Published in

College of American Pathologists, Archives of Pathology and Laboratory Medicine, 11(143), p. 1420-1424

DOI: 10.5858/arpa.2018-0027-rs



Export citation

Search in Google Scholar

Human Papillomavirus–Related Carcinoma With Adenoid Cystic–like Features of the Sinonasal Tract (Also Known as Human Papillomavirus–Related Multiphenotypic Sinonasal Carcinoma)

Journal article published in 2019 by Chia-Chi Chen, Sheau-Fang Yang
This paper is made freely available by the publisher.
This paper is made freely available by the publisher.

Full text: Download

Red circle
Preprint: archiving forbidden
Red circle
Postprint: archiving forbidden
Question mark in circle
Published version: policy unknown
Data provided by SHERPA/RoMEO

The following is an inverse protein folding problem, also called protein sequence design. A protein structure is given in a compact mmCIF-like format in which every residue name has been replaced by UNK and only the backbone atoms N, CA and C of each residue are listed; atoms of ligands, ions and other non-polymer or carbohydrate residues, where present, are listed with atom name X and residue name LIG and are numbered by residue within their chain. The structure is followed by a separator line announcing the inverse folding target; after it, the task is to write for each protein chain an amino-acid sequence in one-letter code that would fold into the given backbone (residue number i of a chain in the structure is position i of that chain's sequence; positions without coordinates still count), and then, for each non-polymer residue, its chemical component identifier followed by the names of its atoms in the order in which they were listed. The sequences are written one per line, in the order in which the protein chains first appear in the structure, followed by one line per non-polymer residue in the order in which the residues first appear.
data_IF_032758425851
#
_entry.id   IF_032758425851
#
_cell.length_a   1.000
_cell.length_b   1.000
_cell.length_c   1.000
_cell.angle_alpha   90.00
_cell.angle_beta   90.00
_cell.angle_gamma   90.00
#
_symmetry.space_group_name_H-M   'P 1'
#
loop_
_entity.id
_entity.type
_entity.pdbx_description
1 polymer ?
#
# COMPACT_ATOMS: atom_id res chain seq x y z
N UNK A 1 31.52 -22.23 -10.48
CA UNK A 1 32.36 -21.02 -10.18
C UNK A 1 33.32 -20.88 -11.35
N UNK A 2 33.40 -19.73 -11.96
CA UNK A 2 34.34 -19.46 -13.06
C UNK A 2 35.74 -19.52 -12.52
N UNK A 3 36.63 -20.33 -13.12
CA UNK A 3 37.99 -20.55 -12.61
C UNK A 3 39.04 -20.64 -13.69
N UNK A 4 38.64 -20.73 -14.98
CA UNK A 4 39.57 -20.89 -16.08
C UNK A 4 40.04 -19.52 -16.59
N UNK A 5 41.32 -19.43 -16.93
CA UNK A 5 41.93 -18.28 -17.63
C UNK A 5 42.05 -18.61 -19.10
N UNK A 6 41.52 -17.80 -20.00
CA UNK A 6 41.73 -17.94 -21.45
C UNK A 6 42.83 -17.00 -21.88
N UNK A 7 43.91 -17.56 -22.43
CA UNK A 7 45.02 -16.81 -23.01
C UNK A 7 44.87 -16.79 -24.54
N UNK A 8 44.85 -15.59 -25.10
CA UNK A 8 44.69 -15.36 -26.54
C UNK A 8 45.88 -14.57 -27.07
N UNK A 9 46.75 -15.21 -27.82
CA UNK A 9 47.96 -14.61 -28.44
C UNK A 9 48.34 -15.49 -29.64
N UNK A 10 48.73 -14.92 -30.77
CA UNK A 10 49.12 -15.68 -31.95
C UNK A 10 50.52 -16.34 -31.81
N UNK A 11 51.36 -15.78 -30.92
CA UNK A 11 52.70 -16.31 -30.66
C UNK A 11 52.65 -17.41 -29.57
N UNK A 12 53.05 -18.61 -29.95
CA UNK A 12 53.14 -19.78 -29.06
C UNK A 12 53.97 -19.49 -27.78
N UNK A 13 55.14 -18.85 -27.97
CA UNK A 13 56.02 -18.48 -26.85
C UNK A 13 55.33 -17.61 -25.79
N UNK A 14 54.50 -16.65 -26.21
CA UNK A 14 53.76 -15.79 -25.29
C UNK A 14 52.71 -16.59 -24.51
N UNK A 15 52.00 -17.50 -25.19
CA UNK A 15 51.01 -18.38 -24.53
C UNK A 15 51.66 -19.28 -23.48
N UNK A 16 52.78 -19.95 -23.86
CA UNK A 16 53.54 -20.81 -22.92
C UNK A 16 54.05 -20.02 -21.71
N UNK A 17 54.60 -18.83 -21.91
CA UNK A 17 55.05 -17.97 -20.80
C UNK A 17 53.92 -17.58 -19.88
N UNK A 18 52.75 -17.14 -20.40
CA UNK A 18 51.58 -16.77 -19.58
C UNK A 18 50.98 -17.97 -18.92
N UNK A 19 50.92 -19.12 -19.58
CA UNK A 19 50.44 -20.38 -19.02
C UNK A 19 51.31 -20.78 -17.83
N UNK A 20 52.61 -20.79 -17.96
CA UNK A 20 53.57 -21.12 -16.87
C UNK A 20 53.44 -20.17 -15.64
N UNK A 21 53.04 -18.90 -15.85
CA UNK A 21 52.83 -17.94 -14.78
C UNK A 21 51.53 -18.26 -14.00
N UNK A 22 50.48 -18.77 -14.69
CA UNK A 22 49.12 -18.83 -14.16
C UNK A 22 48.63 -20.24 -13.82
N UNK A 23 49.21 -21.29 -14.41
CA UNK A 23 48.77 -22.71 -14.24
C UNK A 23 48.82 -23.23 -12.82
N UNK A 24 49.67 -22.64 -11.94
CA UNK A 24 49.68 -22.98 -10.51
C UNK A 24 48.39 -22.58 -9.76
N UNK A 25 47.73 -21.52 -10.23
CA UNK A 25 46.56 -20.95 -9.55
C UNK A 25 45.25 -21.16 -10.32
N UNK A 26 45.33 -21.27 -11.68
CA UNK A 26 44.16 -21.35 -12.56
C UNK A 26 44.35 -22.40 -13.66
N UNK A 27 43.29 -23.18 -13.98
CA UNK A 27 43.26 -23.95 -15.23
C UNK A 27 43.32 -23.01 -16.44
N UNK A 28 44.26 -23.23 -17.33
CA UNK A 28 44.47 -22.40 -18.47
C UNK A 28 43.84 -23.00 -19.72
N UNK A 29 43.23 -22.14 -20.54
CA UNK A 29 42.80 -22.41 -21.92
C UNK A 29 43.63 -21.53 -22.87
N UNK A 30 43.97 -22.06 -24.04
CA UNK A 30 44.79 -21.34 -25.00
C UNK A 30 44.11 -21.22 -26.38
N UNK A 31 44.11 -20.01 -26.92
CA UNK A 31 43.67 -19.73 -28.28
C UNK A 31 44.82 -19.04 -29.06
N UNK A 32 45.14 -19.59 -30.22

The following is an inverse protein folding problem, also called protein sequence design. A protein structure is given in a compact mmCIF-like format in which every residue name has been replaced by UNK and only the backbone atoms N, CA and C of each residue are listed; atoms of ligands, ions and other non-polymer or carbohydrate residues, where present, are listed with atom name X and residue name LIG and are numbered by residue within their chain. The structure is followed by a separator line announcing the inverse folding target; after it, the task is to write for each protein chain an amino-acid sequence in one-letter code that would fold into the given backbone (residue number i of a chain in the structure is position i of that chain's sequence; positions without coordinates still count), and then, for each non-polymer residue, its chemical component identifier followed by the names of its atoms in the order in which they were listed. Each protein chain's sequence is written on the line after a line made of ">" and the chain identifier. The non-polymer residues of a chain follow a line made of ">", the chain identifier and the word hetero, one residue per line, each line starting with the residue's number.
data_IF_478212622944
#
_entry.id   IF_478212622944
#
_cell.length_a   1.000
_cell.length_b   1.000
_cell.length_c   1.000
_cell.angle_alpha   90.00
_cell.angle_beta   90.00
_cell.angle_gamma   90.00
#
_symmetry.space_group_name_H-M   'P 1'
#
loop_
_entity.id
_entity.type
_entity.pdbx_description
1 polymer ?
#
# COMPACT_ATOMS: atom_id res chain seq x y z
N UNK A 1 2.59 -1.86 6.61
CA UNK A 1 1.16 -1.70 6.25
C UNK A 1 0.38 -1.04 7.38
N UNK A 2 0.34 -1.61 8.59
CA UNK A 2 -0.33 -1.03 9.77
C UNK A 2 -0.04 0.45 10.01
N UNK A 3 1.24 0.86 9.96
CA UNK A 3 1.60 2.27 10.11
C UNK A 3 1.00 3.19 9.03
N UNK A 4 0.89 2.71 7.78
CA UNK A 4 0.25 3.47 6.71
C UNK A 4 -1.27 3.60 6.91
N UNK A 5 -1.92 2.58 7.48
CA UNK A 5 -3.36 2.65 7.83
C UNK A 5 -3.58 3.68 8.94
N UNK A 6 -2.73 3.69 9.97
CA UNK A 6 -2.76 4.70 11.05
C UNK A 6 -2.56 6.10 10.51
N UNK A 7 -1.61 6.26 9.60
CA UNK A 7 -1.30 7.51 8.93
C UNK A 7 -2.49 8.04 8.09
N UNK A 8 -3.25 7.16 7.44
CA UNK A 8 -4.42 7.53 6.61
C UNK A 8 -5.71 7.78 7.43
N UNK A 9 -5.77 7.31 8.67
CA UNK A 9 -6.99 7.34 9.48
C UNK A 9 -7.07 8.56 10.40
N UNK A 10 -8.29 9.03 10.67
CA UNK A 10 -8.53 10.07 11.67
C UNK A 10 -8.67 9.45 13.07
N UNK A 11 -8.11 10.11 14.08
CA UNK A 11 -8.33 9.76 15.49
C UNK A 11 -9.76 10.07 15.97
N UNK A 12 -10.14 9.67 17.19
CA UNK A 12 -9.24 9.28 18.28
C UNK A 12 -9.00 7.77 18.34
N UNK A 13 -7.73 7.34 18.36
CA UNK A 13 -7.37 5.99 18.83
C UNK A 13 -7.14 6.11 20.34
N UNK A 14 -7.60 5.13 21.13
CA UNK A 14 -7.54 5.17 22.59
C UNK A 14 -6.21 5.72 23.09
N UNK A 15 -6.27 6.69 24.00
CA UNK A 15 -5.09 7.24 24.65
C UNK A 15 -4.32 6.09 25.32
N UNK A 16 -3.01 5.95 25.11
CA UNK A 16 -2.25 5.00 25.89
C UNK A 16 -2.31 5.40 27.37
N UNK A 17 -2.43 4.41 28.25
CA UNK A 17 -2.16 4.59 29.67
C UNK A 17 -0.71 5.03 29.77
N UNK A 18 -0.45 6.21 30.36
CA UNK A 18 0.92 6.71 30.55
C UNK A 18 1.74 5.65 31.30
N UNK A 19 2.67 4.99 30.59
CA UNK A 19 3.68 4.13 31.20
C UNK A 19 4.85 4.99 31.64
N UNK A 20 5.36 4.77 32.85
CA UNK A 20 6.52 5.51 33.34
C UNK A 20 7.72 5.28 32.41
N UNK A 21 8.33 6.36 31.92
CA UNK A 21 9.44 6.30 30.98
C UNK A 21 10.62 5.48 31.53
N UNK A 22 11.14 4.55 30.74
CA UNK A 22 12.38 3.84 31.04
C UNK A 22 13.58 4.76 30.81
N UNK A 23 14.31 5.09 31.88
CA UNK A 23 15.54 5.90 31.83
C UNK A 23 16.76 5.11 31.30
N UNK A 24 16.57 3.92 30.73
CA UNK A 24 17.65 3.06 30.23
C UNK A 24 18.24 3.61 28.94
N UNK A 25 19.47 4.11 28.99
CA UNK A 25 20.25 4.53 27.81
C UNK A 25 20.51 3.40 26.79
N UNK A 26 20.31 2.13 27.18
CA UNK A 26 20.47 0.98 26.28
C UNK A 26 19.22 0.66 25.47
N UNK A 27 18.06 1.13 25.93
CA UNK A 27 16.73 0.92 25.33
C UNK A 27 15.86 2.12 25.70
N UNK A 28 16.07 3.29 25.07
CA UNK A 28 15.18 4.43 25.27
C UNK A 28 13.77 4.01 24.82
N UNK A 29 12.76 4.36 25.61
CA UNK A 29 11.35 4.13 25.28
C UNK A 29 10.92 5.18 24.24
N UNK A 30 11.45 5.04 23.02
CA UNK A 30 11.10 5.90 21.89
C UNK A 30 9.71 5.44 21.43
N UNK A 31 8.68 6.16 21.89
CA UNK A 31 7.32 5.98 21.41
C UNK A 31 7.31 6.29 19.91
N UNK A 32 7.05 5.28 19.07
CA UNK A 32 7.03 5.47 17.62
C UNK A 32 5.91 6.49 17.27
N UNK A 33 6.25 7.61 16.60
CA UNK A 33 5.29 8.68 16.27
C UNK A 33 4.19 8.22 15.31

Human papillomavirus (HPV)–related carcinoma with adenoid cystic–like features is a rare, recently recognized entity restricted to the sinonasal tract. By definition, it is associated with high-risk HPV infection, particularly with HPV type 33. In most cases, tumors are composed of dual cell populations, including predominant basaloid myoepithelial cells and usually inconspicuous ductal cells. Solid components with focal cribriform or tubular patterns, abrupt keratinization within tumor nests, and squamous dysplasia of the surface epithelium are characteristics of HPV-related carcinoma with adenoid cystic–like features. The immunohistochemistry of p16 followed by high-risk HPV testing may help in the differential diagnosis. Recent studies have demonstrated that the morphologic features of this entity are more diverse than initially believed. Surgical resection is the prime alternative for treatment. According to the limited data, the prognosis of this disease may be better than that of other sinonasal carcinomas.